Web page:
Jainism is an ascetic Asian religion whose adherents advocate ahimsa, or noninjury, both as an ethical and philosophical goal, and whose example has had a strong admonitory influence on non-Jains. The Jaina monastic community has a number of characteristic practices which evince an extreme regard for life. Monks carry a small brush with which they carefully sweep the floor before sitting or lying so as to avoid crushing any insects. They may wear masks to prevent inadvertent inhalation of small creatures, and strain their drinking water. Wild honey is avoided, as bees may be killed during its collection.
Ascetics have few or no possessions and must beg for food. Some choose in old age to die through ritual fasting. Most Jainas are not ascetics, although some strive to imitate monastic ideals by pursuing a progressive path of renunciation, leading to rebirth as an ascetic. The non-monastic Jaina community practices vegetarianism and opposes the killing of animals. Because of this, agricultural and military occupations are not suitable to Jainas, who historically have chosen instead to enter the professions or to take up business interests.
Sikh means disciple, a follower of the 10 gurus. Sikhism was founded in the fifteenth century ce by the guru Nanak who proclaimed, ''There is no Hindu; there is no Muslim.'' Nanak rejected the social distinctions of the Hindu caste system and required his followers to eat together as a symbol of unity. Sikhs retain the Hindu reverence for cows and thus do not eat beef. Other meat may be eaten, although some Sikhs are vegetarians. Permitted animals must be killed with a single blow, 'jhatka,' literally a sudden shake or jerk. Generally, Sikhs are not rigid about adherence to dietary laws and readily adapt to the food customs of other cultures.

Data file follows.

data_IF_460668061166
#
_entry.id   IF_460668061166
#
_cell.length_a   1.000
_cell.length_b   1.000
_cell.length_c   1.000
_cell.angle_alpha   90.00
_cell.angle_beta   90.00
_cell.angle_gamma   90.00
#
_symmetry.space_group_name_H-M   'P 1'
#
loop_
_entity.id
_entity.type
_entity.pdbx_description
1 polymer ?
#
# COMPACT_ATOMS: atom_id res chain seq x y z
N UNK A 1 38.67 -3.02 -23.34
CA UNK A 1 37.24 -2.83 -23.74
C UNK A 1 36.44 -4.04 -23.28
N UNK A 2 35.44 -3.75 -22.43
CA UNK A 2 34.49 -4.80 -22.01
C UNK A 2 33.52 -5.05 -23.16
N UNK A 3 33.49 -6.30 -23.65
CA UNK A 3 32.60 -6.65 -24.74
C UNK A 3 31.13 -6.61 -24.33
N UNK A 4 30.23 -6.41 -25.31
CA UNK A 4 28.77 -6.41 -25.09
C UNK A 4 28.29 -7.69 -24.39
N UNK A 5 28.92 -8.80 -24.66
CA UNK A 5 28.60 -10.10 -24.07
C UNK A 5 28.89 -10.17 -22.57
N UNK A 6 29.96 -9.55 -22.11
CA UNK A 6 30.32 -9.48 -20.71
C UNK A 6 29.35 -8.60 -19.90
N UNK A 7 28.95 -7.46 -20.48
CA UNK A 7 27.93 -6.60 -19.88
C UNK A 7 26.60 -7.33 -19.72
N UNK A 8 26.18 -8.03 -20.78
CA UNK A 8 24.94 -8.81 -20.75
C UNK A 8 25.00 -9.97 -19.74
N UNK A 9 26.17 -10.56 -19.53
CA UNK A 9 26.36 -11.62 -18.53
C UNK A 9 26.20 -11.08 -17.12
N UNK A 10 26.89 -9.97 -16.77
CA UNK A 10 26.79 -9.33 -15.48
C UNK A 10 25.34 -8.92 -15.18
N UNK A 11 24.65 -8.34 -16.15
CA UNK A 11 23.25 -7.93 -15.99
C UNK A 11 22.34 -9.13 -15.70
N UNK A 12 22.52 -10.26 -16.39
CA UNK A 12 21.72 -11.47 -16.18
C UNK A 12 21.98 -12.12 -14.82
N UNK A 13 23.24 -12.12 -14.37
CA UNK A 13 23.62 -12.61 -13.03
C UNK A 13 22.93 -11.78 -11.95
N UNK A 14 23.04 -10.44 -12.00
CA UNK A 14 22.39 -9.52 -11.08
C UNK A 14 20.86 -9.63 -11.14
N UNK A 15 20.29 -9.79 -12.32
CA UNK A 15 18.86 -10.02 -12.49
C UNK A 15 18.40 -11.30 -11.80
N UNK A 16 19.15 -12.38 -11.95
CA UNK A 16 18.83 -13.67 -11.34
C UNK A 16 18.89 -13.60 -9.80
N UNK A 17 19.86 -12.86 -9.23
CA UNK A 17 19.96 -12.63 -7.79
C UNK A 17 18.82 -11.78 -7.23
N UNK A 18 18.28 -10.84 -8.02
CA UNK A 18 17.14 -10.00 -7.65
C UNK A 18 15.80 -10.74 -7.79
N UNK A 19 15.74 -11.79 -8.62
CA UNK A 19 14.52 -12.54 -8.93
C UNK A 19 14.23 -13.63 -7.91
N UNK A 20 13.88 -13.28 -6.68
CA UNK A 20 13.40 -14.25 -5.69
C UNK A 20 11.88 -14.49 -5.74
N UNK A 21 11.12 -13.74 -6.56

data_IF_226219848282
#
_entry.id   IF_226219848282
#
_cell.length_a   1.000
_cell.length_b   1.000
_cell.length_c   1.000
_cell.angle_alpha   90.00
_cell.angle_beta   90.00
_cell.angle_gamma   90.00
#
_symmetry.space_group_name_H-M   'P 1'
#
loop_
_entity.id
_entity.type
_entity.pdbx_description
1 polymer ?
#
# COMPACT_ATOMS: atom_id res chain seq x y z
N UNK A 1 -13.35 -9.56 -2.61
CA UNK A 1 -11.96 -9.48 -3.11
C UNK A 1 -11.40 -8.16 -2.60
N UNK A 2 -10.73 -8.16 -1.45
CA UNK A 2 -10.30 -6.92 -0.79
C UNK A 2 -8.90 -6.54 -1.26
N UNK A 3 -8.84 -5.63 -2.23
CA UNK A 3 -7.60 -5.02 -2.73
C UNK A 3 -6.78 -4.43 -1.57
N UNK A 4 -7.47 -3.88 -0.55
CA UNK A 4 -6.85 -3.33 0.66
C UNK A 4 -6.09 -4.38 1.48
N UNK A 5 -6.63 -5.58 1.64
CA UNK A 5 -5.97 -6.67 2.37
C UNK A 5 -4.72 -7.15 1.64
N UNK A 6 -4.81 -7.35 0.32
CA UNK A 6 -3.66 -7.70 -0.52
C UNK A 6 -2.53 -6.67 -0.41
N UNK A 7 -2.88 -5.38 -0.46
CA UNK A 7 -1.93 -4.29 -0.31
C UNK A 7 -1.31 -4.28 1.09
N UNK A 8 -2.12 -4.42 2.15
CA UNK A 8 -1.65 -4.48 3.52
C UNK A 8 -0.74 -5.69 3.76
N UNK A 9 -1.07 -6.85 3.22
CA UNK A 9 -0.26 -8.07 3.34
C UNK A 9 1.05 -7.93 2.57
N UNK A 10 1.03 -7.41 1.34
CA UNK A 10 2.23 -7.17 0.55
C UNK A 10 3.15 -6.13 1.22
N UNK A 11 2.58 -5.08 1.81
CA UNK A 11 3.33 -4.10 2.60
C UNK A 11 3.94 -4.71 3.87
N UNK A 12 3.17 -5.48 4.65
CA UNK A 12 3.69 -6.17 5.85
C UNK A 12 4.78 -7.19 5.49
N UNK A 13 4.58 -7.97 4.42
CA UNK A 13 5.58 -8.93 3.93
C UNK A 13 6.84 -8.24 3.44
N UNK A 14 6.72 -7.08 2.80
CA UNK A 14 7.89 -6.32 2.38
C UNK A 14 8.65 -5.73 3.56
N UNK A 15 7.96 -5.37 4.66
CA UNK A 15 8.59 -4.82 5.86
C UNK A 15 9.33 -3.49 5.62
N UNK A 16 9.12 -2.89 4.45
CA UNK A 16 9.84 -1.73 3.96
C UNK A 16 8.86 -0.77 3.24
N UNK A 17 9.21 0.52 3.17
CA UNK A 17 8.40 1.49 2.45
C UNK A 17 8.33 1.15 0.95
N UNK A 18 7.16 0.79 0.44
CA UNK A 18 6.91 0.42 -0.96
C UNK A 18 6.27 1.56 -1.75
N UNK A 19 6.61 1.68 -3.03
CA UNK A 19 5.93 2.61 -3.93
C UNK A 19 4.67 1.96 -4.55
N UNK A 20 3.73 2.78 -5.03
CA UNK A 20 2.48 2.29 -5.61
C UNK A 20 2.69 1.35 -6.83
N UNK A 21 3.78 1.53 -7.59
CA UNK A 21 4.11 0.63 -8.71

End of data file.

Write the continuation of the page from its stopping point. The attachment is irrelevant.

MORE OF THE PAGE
Food plays a part in the Baha'i religion through fasts and feasts and through dietary injunctions which favour vegetarianism and abstention from alcohol. Vegetarianism is held to be a compassionate practice and one which is in line with God's will, though meat is not actually prohibited. Fasting is viewed as a spiritual undertaking and is symbolic of abstinence from selfish and carnal desires. It is deemed to have both physical and spiritual benefits. A 19-day fasting period occurs in March, during which there must be complete abstention from food and drink between sunrise and sunset. Exemptions are granted for travellers, the sick, pregnant and nursing women, while those engaged in heavy work may also be excused. Children under the age of 15 years and elderly persons over 70 years of age are not required to fast but may choose to do so. Obeying the fast is a matter for individual conscience and is not enforced; if food is eaten 'unconsciously' during the fast it is deemed to be an accident rather than a breaking of the fast. Unlike in Islam, there is no making up of fast days missed as the fast can only be kept during the designated time.
Nineteen Day Feasts (so called because they are held on the first day of each of the 19-day-long Baha'i months) bring Baha'is together to consult and discuss and to offer suggestions to their Local Spiritual Assembly. At a feast, which is entered into with right thinking, the 'heavenly food' of knowledge, understanding, love, and kindness is present, providing members with a sense of spiritual restoration. The significance of providing food at these gatherings appears to be related to the Baha'i injunction to serve one's fel-lows—rather than to the social solidarity of sharing food. The absence of guidelines or restrictions on what may be served indicates that it is the act of serving which is symbolic, not the food itself.
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